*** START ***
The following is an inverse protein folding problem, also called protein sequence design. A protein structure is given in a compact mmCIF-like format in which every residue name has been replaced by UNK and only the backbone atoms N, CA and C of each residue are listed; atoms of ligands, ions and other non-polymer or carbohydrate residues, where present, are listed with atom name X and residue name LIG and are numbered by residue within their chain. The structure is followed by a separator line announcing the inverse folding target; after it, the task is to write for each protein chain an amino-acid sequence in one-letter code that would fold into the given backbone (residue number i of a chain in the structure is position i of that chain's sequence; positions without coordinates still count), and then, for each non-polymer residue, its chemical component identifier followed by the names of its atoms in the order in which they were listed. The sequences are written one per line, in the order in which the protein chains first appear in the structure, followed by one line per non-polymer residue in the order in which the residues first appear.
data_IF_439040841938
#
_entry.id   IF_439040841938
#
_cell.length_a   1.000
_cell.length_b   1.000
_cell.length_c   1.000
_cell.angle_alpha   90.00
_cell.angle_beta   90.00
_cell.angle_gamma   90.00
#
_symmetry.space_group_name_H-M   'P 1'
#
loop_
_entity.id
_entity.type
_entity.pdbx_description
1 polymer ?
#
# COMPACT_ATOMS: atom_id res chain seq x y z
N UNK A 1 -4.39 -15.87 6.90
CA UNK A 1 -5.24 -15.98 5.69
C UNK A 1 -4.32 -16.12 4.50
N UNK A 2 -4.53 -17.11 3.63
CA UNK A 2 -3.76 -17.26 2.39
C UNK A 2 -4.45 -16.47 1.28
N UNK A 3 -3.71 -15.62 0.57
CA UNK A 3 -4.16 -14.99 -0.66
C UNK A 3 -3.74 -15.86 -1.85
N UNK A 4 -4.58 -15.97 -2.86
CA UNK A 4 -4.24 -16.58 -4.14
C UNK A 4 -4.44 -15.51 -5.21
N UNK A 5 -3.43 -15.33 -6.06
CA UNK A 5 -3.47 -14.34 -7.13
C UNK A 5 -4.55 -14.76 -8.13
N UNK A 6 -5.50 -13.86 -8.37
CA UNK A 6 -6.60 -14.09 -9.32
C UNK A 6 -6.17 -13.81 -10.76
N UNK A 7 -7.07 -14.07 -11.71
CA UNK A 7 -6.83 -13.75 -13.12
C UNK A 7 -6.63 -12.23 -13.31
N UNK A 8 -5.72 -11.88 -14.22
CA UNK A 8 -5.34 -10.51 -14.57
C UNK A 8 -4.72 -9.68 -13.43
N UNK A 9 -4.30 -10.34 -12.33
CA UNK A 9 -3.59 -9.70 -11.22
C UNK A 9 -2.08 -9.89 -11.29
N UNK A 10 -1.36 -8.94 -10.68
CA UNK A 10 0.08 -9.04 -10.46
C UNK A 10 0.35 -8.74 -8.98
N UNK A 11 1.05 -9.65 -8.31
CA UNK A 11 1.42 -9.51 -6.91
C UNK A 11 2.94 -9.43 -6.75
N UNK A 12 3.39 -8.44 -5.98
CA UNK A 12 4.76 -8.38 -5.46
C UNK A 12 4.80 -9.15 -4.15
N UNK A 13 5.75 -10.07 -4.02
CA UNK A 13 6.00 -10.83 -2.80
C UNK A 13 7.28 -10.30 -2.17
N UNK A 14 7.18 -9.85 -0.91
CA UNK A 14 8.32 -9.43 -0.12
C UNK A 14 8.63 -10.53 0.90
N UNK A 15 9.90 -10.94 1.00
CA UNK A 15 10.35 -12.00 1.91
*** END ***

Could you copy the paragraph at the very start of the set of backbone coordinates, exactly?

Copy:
The following is an inverse protein folding problem, also called protein sequence design. A protein structure is given in a compact mmCIF-like format in which every residue name has been replaced by UNK and only the backbone atoms N, CA and C of each residue are listed; atoms of ligands, ions and other non-polymer or carbohydrate residues, where present, are listed with atom name X and residue name LIG and are numbered by residue within their chain. The structure is followed by a separator line announcing the inverse folding target; after it, the task is to write for each protein chain an amino-acid sequence in one-letter code that would fold into the given backbone (residue number i of a chain in the structure is position i of that chain's sequence; positions without coordinates still count), and then, for each non-polymer residue, its chemical component identifier followed by the names of its atoms in the order in which they were listed. The sequences are written one per line, in the order in which the protein chains first appear in the structure, followed by one line per non-polymer residue in the order in which the residues first appear.